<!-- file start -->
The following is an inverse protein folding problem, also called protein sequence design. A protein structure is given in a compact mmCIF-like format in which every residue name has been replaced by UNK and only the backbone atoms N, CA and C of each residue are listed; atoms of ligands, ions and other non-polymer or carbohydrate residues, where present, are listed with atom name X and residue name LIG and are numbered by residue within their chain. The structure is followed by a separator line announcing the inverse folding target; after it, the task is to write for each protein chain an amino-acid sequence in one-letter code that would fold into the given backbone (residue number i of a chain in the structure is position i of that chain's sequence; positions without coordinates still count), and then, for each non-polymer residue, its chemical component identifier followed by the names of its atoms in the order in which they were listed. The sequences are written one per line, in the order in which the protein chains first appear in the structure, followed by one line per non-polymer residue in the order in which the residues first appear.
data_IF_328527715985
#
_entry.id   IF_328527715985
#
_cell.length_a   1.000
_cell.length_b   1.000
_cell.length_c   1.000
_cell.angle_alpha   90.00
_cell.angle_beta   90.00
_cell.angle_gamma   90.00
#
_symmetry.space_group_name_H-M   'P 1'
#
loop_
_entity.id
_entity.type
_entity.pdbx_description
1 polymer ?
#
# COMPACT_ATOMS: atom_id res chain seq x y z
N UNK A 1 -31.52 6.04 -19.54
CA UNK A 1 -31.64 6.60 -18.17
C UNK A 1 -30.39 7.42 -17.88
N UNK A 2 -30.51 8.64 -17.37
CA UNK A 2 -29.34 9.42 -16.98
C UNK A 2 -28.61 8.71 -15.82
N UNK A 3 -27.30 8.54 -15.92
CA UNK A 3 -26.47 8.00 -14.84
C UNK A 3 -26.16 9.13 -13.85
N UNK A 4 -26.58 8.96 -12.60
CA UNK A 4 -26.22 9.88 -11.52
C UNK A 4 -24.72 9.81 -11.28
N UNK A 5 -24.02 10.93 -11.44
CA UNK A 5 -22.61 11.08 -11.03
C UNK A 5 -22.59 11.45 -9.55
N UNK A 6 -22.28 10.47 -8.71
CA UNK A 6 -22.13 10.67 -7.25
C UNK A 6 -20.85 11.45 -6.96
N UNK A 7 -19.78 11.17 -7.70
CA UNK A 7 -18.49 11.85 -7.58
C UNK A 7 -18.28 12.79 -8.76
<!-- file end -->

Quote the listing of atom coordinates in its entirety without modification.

The following is an inverse protein folding problem, also called protein sequence design. A protein structure is given in a compact mmCIF-like format in which every residue name has been replaced by UNK and only the backbone atoms N, CA and C of each residue are listed; atoms of ligands, ions and other non-polymer or carbohydrate residues, where present, are listed with atom name X and residue name LIG and are numbered by residue within their chain. The structure is followed by a separator line announcing the inverse folding target; after it, the task is to write for each protein chain an amino-acid sequence in one-letter code that would fold into the given backbone (residue number i of a chain in the structure is position i of that chain's sequence; positions without coordinates still count), and then, for each non-polymer residue, its chemical component identifier followed by the names of its atoms in the order in which they were listed. The sequences are written one per line, in the order in which the protein chains first appear in the structure, followed by one line per non-polymer residue in the order in which the residues first appear.
data_IF_328527715985
#
_entry.id   IF_328527715985
#
_cell.length_a   1.000
_cell.length_b   1.000
_cell.length_c   1.000
_cell.angle_alpha   90.00
_cell.angle_beta   90.00
_cell.angle_gamma   90.00
#
_symmetry.space_group_name_H-M   'P 1'
#
loop_
_entity.id
_entity.type
_entity.pdbx_description
1 polymer ?
#
# COMPACT_ATOMS: atom_id res chain seq x y z
N UNK A 1 -31.52 6.04 -19.54
CA UNK A 1 -31.64 6.60 -18.17
C UNK A 1 -30.39 7.42 -17.88
N UNK A 2 -30.51 8.64 -17.37
CA UNK A 2 -29.34 9.42 -16.98
C UNK A 2 -28.61 8.71 -15.82
N UNK A 3 -27.30 8.54 -15.92
CA UNK A 3 -26.47 8.00 -14.84
C UNK A 3 -26.16 9.13 -13.85
N UNK A 4 -26.58 8.96 -12.60
CA UNK A 4 -26.22 9.88 -11.52
C UNK A 4 -24.72 9.81 -11.28
N UNK A 5 -24.02 10.93 -11.44
CA UNK A 5 -22.61 11.08 -11.03
C UNK A 5 -22.59 11.45 -9.55
N UNK A 6 -22.28 10.47 -8.71
CA UNK A 6 -22.13 10.67 -7.25
C UNK A 6 -20.85 11.45 -6.96
N UNK A 7 -19.78 11.17 -7.70
CA UNK A 7 -18.49 11.85 -7.58
C UNK A 7 -18.28 12.79 -8.76